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Easy Learn Java: Programming Articles, Examples and Tips - Page 282


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Swing Dev with TableModel Free framework

Go to all tips in Swing, AWT

Free yourself from the burden of the TableModel

The "reintroduction of the Java™ Desktop" underscored this year's JavaOne conference. A renewed effort on Swing and GUI development doesn't come as welcome news to those of you who swore off Swing as too slow, too hard to use, or too ugly. Well, if you haven't worked with Swing lately, you'll be glad to hear that many of these problems have disappeared. Swing has been reworked to perform better and to take better advantage of the Java 2D API. The Swing developers have improved the look and feel support in 1.4 and even more so in the recently released 5.0. Swing is back and better than ever before.

What the Swing community needs right now are tools to make GUI development a smoother, easier process. And that's where this article comes in.

This article introduces the TableModel Free (TMF) framework, a GUI development package that relieves the need to create TableModels (which I'll call classic TableModels in this article to distinguish them from the new structures I introduce for the framework) for every JTable; in the process, you'll be able to make your JTables much more configurable and maintainable.

If you've ever used a JTable, you've also been forced to use a TableModel. You've probably also noticed that nearly all of the code in each TableModel is identical to the code in every other TableModel, and the code that is different doesn't really belong in a compiled Java class anyway. This article will dissect the current methods of TableModel/JTable design, illustrate the shortcomings of this design, and show how it hasn't accomplished the true goals of the Model-View-Controller (MVC) pattern. You will see the framework and code that makes up the TMF framework -- a combination of code that I've written and commonly used open source projects. With this framework, developers can reduce the size of a TableModel from hundreds of lines of code to a single line, and put the important table information in an external XML file. After reading this article, you will be able to manage your JTable's data using the single line of code shown here:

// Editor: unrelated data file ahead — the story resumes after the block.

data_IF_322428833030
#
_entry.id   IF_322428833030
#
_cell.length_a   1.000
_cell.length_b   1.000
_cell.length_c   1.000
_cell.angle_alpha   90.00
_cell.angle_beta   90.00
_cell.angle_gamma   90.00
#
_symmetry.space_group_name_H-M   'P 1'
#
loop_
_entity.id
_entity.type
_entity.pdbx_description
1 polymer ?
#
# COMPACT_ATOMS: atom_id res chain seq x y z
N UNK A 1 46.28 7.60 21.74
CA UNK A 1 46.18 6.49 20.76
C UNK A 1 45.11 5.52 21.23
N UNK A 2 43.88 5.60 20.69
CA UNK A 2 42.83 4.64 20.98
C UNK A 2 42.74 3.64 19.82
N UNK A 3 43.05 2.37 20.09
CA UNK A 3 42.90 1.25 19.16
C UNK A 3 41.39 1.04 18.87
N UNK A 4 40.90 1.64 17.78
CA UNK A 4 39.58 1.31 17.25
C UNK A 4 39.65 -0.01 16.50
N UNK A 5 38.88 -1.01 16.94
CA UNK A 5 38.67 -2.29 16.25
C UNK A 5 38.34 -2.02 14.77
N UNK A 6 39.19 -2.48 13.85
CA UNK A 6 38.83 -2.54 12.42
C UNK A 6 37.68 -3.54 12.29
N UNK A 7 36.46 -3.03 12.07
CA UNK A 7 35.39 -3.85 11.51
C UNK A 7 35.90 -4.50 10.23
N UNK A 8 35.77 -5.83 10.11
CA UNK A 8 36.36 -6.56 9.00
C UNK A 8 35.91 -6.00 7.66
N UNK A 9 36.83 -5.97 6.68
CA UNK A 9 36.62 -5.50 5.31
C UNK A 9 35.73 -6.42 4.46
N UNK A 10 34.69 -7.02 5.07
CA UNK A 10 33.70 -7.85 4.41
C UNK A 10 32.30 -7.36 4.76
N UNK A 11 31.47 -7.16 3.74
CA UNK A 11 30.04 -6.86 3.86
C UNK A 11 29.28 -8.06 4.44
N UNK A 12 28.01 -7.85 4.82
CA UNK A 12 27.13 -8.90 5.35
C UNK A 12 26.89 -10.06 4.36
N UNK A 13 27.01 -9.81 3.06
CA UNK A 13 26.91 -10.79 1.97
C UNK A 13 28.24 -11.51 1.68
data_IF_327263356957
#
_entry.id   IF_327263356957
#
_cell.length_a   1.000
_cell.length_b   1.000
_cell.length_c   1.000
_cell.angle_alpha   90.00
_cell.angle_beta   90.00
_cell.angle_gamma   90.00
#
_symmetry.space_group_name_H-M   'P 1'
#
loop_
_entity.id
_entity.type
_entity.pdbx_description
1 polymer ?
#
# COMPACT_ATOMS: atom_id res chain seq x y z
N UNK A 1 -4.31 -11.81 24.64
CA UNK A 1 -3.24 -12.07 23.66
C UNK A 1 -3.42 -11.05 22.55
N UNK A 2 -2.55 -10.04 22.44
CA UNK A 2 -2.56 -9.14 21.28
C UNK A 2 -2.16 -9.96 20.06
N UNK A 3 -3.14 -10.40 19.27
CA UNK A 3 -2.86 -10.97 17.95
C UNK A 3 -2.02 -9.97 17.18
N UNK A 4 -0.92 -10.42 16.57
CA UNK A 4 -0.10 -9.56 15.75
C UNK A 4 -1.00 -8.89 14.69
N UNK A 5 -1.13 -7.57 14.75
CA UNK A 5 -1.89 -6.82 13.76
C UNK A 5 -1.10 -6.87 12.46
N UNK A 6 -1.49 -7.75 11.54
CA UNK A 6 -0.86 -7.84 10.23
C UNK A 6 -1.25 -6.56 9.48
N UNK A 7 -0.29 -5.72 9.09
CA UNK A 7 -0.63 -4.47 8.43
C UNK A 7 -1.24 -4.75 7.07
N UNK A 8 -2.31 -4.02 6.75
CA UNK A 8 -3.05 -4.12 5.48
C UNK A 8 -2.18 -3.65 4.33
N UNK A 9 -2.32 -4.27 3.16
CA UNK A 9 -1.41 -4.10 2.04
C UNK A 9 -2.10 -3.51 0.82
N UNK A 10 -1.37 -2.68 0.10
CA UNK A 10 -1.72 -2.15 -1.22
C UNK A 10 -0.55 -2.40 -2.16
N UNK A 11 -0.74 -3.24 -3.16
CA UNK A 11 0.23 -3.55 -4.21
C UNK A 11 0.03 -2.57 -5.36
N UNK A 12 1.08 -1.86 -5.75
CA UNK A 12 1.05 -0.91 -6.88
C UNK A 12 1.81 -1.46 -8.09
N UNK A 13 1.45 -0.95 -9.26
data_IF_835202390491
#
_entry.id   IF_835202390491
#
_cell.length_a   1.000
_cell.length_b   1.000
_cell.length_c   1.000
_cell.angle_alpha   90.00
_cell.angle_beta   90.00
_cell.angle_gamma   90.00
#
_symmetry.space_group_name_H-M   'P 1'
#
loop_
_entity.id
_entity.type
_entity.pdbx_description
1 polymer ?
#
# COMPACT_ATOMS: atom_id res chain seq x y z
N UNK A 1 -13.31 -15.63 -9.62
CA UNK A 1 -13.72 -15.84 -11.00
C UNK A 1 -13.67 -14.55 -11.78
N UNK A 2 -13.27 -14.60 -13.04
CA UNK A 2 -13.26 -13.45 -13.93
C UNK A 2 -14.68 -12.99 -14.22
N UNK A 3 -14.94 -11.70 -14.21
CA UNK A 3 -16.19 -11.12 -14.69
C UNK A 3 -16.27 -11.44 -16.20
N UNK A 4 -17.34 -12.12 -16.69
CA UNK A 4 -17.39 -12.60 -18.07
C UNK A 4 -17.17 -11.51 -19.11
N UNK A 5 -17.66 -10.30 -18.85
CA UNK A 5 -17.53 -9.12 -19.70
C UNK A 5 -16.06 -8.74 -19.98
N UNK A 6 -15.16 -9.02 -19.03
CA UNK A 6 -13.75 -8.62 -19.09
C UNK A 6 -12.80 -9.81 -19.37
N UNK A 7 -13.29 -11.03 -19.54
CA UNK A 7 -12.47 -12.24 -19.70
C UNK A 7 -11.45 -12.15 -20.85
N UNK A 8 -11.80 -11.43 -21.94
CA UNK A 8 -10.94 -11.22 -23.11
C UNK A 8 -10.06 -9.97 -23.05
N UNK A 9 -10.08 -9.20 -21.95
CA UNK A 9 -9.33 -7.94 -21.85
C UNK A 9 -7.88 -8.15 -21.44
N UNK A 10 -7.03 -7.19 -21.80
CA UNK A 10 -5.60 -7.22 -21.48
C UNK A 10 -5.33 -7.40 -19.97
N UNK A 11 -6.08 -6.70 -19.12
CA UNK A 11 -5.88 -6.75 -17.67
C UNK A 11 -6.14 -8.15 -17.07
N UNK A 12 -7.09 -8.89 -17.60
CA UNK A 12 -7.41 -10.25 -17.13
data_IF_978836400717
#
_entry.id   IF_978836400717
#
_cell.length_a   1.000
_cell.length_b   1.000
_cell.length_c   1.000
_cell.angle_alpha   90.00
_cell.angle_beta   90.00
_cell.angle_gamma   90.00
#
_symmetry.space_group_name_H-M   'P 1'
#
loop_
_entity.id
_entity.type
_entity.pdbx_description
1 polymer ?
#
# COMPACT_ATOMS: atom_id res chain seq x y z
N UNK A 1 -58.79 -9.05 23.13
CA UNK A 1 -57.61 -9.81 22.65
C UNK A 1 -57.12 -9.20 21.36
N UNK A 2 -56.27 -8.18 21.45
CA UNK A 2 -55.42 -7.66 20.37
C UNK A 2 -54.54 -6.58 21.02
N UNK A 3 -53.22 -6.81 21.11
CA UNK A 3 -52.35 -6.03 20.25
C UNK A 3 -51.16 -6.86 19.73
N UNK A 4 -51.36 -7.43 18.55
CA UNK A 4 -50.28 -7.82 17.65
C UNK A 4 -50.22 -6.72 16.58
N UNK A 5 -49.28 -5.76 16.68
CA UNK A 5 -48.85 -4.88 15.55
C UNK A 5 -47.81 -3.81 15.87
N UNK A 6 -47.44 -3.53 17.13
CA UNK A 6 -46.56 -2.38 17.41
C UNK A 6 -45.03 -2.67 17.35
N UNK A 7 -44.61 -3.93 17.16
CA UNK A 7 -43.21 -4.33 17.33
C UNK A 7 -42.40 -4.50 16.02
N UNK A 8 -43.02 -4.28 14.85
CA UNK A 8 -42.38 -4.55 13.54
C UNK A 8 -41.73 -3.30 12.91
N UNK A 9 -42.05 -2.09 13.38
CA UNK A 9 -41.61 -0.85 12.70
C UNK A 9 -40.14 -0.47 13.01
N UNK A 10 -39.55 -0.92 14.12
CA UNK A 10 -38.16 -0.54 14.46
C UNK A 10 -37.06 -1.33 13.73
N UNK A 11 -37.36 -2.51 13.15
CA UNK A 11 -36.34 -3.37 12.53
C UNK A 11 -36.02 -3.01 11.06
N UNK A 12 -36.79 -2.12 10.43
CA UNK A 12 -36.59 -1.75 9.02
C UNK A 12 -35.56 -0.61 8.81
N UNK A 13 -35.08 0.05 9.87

TableUtilities.setViewToModel("tableconfig.xml", "My Table", 
    myJTable, CollectionUtilities.observableList(myData));
  

MVC problems with JTable and TableModel
MVC has become a very popular UI design pattern, as it cleanly separates out the business logic from the view of the data. Struts is a very good example of the MVC design in use on the Web. One of the big initial selling points of Swing was its use of the MVC -- separating the view from the model -- the idea being that the code was modular enough that you could swap out the view without changing any code in the model. I think anyone who has ever worked with JTables and TableModels will laugh and tell you that that's flat-out impossible. Ideally, using the MVC design pattern, a developer should be able to substitute a JList or a JComboBox for a JTable with no change to the code in the model representing the data. However, you can't do that in Swing. Swing makes it impossible to hot swap a JTable, JList, and JComboBox into an application, even if all three components were to provide views of the same data model. That's a big deficiency in the MVC design with Swing. If you want to swap a JList for a JTable, you must rewrite the entire model behind the view to accommodate it.